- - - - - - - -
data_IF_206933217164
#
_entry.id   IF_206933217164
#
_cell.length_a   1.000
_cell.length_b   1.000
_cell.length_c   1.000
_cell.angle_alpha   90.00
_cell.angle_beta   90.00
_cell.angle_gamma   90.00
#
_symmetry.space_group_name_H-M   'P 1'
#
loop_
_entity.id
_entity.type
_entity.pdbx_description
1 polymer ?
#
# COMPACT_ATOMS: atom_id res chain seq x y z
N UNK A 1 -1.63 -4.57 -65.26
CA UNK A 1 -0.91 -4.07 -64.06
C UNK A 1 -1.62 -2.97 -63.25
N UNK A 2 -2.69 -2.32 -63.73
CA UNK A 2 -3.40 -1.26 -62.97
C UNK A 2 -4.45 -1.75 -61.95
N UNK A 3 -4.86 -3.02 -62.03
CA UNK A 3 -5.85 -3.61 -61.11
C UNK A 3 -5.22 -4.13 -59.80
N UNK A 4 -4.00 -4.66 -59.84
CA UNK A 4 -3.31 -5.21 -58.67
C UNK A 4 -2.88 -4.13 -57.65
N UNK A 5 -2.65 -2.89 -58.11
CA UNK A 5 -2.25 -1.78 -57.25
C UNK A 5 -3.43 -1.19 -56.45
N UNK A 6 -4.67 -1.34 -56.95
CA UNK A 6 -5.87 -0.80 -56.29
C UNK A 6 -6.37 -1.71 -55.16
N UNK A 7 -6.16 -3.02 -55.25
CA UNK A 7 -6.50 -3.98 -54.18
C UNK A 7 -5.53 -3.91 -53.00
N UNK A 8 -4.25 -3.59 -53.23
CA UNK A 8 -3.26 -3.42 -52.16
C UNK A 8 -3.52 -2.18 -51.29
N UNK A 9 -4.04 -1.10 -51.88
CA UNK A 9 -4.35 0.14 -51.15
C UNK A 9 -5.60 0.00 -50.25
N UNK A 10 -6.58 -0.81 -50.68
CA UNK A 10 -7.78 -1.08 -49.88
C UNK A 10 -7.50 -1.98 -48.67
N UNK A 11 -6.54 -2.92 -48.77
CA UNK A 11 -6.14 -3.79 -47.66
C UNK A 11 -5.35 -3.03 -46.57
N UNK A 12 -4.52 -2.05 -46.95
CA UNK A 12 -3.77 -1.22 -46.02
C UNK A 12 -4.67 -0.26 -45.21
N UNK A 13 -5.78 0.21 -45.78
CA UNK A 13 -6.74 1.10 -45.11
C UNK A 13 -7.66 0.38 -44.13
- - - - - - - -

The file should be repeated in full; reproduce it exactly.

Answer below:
data_IF_206933217164
#
_entry.id   IF_206933217164
#
_cell.length_a   1.000
_cell.length_b   1.000
_cell.length_c   1.000
_cell.angle_alpha   90.00
_cell.angle_beta   90.00
_cell.angle_gamma   90.00
#
_symmetry.space_group_name_H-M   'P 1'
#
loop_
_entity.id
_entity.type
_entity.pdbx_description
1 polymer ?
#
# COMPACT_ATOMS: atom_id res chain seq x y z
N UNK A 1 -1.63 -4.57 -65.26
CA UNK A 1 -0.91 -4.07 -64.06
C UNK A 1 -1.62 -2.97 -63.25
N UNK A 2 -2.69 -2.32 -63.73
CA UNK A 2 -3.40 -1.26 -62.97
C UNK A 2 -4.45 -1.75 -61.95
N UNK A 3 -4.86 -3.02 -62.03
CA UNK A 3 -5.85 -3.61 -61.11
C UNK A 3 -5.22 -4.13 -59.80
N UNK A 4 -4.00 -4.66 -59.84
CA UNK A 4 -3.31 -5.21 -58.67
C UNK A 4 -2.88 -4.13 -57.65
N UNK A 5 -2.65 -2.89 -58.11
CA UNK A 5 -2.25 -1.78 -57.25
C UNK A 5 -3.43 -1.19 -56.45
N UNK A 6 -4.67 -1.34 -56.95
CA UNK A 6 -5.87 -0.80 -56.29
C UNK A 6 -6.37 -1.71 -55.16
N UNK A 7 -6.16 -3.02 -55.25
CA UNK A 7 -6.50 -3.98 -54.18
C UNK A 7 -5.53 -3.91 -53.00
N UNK A 8 -4.25 -3.59 -53.23
CA UNK A 8 -3.26 -3.42 -52.16
C UNK A 8 -3.52 -2.18 -51.29
N UNK A 9 -4.04 -1.10 -51.88
CA UNK A 9 -4.35 0.14 -51.15
C UNK A 9 -5.60 0.00 -50.25
N UNK A 10 -6.58 -0.81 -50.68
CA UNK A 10 -7.78 -1.08 -49.88
C UNK A 10 -7.50 -1.98 -48.67
N UNK A 11 -6.54 -2.92 -48.77
CA UNK A 11 -6.14 -3.79 -47.66
C UNK A 11 -5.35 -3.03 -46.57
N UNK A 12 -4.52 -2.05 -46.95
CA UNK A 12 -3.77 -1.22 -46.02
C UNK A 12 -4.67 -0.26 -45.21
N UNK A 13 -5.78 0.21 -45.78
CA UNK A 13 -6.74 1.10 -45.11
C UNK A 13 -7.66 0.38 -44.13